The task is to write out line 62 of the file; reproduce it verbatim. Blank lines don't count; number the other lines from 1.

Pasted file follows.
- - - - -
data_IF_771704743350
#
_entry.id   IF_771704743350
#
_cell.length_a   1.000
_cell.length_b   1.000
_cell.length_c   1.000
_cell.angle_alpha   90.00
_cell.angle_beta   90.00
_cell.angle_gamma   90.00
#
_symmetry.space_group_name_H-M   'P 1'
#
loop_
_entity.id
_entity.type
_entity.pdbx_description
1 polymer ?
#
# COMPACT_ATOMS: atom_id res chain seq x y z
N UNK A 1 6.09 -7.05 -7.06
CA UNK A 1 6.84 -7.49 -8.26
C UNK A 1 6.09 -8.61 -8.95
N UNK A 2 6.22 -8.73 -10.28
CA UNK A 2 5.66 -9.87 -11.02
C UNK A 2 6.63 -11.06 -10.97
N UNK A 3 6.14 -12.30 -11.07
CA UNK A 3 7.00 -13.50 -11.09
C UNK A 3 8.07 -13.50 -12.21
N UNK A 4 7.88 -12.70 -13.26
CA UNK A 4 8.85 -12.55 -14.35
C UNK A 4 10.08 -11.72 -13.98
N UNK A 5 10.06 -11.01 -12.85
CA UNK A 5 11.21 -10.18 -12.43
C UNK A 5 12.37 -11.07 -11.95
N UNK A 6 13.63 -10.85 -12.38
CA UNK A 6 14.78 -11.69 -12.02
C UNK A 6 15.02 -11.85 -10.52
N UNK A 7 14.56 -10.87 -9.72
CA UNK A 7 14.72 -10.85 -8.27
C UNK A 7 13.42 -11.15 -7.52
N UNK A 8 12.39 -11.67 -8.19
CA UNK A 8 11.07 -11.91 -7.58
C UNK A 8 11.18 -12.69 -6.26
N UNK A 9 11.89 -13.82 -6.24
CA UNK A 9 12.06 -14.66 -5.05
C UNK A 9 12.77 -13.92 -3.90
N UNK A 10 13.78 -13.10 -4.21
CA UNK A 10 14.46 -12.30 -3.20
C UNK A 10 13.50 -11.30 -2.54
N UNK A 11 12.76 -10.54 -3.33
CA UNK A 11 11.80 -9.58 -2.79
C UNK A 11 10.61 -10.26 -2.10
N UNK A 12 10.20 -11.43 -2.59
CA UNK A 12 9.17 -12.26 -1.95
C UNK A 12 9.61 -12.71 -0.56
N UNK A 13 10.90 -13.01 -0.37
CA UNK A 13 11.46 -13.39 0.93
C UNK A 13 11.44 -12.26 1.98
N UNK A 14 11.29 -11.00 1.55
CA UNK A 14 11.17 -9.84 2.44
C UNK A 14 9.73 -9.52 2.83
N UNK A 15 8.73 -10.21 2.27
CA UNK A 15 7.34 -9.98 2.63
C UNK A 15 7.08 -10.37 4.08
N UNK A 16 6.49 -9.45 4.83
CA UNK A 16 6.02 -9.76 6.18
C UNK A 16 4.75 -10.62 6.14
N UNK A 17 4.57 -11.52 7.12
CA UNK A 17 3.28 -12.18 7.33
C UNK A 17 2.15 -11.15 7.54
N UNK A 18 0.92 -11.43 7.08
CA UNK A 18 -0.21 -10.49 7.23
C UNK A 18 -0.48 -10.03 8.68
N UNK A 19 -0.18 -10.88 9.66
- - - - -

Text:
C UNK A 14 9.73 -9.52 2.83